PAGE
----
A greener, fresher workspace


As work-from-home becomes the new normal, there is a rise in sales of indoor plants.

Her room looks open. Bright, cheerful curtains are draped across large windows. Potted plants live in the corners of the room. This is a place one can work in, says Kavitha Awasthi, a finance analyst. The shift to work-from-home model inspired her to brighten up her room and buy peace lilies as a stress reliever.

Horticulturists and nursery owners said that the sales of indoor plants have grown compared to the first wave of the pandemic in 2020. A report indicates that the sales will continue till 2025, as air pollution is a rising concern in major cities.

“In the middle of the pandemic, we faced a lot of loss in business. But since last year, people are buying more indoor plants,” said Naseema, owner of HKGN Plant Nursery. She said that she is thinking of increasing the varieties they stock to cater to the rising demand. Maintenance of indoor plants is much more flexible as compared to other plants as they are kept inside the home, you can take care of them easily, she added.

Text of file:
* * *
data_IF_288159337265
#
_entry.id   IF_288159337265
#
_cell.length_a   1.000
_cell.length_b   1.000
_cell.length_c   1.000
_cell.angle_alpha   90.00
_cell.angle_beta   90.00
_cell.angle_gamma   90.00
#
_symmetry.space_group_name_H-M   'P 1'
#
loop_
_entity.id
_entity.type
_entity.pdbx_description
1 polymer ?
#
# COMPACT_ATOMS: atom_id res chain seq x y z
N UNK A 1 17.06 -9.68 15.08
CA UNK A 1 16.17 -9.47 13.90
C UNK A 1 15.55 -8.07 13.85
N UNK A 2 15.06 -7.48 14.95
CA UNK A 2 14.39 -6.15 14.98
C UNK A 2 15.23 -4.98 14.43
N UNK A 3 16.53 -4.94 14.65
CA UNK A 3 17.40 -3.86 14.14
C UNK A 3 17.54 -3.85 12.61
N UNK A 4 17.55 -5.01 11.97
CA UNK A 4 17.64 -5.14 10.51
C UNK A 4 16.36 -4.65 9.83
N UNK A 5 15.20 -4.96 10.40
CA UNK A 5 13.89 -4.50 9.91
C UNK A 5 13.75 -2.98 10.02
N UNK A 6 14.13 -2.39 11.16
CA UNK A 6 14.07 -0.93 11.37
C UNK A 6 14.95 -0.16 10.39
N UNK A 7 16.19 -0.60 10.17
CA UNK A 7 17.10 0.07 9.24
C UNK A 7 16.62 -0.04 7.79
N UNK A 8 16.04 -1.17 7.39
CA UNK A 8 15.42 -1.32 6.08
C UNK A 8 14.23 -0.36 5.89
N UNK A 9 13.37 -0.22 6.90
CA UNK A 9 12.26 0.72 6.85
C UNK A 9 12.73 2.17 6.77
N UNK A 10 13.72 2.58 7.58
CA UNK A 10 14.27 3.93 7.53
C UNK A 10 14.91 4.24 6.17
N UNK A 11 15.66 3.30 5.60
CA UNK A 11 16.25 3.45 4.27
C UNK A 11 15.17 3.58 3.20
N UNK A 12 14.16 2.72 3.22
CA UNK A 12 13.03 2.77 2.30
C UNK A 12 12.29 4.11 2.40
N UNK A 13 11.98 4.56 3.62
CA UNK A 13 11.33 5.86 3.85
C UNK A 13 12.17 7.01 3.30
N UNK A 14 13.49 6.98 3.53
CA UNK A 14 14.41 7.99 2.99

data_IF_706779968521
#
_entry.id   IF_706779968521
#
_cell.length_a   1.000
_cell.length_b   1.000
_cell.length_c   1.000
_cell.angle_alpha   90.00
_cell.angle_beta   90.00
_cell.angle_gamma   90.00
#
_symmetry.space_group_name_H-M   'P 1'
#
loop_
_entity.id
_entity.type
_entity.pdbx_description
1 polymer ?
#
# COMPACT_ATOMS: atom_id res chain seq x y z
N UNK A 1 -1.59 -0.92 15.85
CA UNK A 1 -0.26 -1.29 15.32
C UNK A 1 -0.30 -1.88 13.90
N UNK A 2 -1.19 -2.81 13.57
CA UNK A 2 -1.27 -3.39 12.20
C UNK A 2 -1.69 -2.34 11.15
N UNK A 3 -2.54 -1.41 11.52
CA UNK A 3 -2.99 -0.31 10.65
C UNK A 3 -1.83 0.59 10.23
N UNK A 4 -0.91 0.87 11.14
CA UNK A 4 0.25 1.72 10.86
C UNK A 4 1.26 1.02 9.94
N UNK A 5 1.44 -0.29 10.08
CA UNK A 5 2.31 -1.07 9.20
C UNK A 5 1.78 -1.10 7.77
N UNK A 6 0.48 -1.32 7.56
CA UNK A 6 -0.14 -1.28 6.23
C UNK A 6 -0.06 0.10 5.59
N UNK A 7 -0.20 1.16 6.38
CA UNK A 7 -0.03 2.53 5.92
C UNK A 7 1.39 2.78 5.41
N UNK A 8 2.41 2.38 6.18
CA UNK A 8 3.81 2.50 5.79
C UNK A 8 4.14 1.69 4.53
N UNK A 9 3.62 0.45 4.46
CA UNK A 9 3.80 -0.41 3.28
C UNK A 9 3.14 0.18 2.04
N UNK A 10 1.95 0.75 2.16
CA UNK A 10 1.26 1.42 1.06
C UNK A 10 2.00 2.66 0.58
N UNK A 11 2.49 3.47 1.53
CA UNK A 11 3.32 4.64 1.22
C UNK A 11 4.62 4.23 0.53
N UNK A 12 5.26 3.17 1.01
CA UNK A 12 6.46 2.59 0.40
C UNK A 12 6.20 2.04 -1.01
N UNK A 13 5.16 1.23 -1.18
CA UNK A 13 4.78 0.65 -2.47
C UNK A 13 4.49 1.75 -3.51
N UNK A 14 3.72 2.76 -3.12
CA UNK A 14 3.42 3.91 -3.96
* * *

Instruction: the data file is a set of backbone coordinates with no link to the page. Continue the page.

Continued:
Horticulture therapists say that having indoor plants around you helps with mental health therapy

Gopal Krishna, owner of Golden Care nursery in Bangalore said, “Initially, when lockdown started, around 5000 plants died in my nursery. Eventually, we developed our own delivery portal. Now we are supplying plants like snake plant, aloe vera, etc.” He said that most people bought aloe vera as it is easy to maintain and has a lot of health benefits.

As people invest more in indoor plants, horticulture therapists say this is extremely beneficial for people’s mental health. A survey of 440 employees of Amazon found that they experienced greater productivity and job satisfaction if they had green and natural elements around them.

“The pandemic has been a stressful time, even for those who didn’t catch Covid. Staying indoors all day can make people feel claustrophobic. Having greenery in the room increases oxygen and is a good project to take up,” said Vijay Hegde, a horticultural therapist.